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The Criminal Courts and Lay People - Key Cases

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Bushell's Case 1670
A judge cannot interfere with a jury's verdict, even if he disagrees with it.
Middlesex Crown Court 1992
'Praying a talesman' - The jury clerk has the power to select any qualified person passing by in the street.
Ponting 1984
A civil servant released confidential documents relating to the Belgrano. The jury refused to convict him despite the judge stating that the D had no defence.
Lord Devlin
A certain lord said that juries are 'the lamp that shows that freedom lives'.
Heathrow Robbery Case 2010
After repeated jury nobbling, a trial was heard with no jury.
Kronlid 1996
3 women smashed the electronic systems of a jet headed for the Indonesian government, who were in violent conflict with East Timor. They were acquitted.
MOJ Research in 2007
Ethnic minorities are not significantly under-represented.
Home Office Research in 2004
Over 50% of people summonsed are 'enthusiastic' for jury service. Less than a third were 'reluctant'.
R v Randle and Pottle
The D confessed to helping the spy, George Blake, escape from prison, in a book that was released 25 years later. He was acquitted nontheless.
R v Young
4 members of the jury used a ouija board in their hotel room to contact dead victims. A retrial was ordered.
Sander v United Kingdom
Jurors were openly racist, sparking another juror's complaints.
R v West
A woman who murdered 10 young girls, including her own daughter, appealed partly on the grounds that media coverage had influenced her trial.
The Lord Chancellor in 1998
The 6 key qualities for magistrates were set out by this man in this year.
Paul v DPP
The D was accused of kerb-crawling, which the magistrates knew was a problem in the area and therefore they found him guilty of causing a nuisance.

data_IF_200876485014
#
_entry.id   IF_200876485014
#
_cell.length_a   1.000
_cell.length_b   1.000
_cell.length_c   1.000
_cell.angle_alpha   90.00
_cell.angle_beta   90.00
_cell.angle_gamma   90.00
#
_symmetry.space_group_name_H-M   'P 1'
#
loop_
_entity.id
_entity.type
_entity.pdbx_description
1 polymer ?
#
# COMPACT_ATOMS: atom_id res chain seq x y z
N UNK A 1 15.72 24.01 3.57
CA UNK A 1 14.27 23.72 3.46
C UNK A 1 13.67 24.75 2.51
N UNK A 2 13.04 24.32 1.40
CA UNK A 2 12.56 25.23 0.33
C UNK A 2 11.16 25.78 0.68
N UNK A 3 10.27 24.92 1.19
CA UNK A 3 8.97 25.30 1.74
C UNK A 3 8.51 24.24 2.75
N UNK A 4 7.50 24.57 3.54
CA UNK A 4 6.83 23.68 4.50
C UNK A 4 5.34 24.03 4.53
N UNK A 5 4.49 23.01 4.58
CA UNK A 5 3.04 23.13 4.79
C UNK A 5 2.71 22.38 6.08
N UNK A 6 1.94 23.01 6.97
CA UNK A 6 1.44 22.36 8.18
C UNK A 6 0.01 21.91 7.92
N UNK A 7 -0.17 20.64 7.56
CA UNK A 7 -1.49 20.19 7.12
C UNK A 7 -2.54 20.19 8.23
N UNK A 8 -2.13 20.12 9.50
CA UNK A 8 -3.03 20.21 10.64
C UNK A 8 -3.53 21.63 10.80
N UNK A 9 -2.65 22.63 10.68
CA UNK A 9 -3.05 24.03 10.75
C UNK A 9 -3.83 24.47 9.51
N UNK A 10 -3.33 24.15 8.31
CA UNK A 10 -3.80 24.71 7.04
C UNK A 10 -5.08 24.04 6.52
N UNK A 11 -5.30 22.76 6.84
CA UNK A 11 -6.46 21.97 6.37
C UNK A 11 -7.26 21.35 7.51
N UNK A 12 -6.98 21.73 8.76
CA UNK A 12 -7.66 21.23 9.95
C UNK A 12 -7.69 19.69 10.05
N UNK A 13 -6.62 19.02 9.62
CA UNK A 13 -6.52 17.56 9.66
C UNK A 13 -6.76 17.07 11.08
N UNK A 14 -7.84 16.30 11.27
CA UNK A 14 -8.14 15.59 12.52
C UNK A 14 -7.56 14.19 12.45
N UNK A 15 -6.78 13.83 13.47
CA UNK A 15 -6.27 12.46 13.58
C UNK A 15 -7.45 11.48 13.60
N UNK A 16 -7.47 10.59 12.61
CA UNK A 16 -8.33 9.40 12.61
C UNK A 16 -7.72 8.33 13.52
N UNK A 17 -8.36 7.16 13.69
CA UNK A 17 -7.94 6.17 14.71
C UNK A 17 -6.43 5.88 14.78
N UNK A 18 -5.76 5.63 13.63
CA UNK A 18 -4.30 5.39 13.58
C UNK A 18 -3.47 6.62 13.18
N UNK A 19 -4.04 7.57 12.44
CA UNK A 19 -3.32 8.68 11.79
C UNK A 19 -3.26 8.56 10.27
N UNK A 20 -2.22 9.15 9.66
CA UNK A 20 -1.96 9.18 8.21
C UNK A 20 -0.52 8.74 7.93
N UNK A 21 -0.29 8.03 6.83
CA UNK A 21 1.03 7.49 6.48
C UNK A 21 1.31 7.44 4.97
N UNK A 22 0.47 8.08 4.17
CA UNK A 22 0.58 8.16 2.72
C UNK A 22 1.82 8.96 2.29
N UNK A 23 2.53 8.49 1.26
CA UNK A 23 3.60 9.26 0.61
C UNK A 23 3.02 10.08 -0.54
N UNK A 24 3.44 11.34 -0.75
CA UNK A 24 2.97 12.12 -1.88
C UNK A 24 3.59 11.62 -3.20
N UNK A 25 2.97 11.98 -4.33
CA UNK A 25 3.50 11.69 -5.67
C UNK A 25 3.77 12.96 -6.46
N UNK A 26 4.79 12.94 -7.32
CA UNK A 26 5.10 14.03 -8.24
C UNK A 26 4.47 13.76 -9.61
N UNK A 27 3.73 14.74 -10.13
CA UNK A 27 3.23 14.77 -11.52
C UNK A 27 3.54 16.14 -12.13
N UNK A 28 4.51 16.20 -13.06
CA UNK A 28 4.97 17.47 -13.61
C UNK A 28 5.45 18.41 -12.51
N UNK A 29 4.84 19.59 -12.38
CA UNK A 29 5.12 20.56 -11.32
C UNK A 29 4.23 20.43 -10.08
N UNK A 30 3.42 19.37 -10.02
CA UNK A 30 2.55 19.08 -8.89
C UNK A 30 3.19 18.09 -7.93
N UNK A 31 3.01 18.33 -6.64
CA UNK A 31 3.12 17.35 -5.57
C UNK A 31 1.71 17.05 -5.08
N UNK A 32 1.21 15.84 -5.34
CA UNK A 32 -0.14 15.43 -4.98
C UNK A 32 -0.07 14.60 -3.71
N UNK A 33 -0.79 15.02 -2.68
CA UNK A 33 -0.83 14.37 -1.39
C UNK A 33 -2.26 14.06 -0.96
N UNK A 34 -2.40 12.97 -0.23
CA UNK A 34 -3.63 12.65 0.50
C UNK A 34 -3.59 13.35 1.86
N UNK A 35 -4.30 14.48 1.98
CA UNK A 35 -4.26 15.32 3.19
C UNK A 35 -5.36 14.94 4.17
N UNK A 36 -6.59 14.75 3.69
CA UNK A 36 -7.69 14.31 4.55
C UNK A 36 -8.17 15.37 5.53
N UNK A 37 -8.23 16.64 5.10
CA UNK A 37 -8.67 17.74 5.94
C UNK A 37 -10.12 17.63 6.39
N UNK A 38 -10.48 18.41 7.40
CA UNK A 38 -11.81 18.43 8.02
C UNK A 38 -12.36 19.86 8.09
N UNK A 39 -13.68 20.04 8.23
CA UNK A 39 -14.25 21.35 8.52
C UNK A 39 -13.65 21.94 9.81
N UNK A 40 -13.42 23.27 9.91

R v Bingham Justices ex p Jowitt
Chairman of the Bench said he always believed police officers over Ds. The ruling was therefore quashed on appeal.
R v Taylor and Taylor
Two sisters were charged with murder after newspapers published a misleading photo - Conviction quashed in CoA.
The Romford Jury
Successful use of challenge to the array - 9 of 12 from Romford, with 2 living on the same street.
R v Fraser
Successful use of challenge to the array - all white jury.
R v Ford
Failed use of challenge to the array - A jury is randomly selected and cannot be challenged due to a lack of ethnic diversity.
R v Wilson and Spranson
Challenge for cause - Convictions were quashed after a juror was the wife of a prison officer who worked at the prison where the Ds were on remand.
R v McKenna
A judge threatened to imprison jurors if they didn't come to a verdict within ten minutes. The guilty verdict was quashed on appeal.
Ward v James
Established that jury cases should not be used for personal injury cases, except for in exceptional cases.
Singh v London Underground
King's Cross Underground Fire - Unsuitable for jury trial due to wide issues and technical points.
R v Sheffield Crown Court ex p Brownlow
Vetting is unconstitutional and not sanctioned by the Juries Act 1974.
R v Mason
In favour of vetting of criminal records to uphold the law that disqualified persons must not sit on a jury.
R v Eccles Justices ex p Farrelly
The clerk should not assist the magistrates in their decision making.
Example of a case leapfrogging from the QBD of the High Court to the Supreme Court.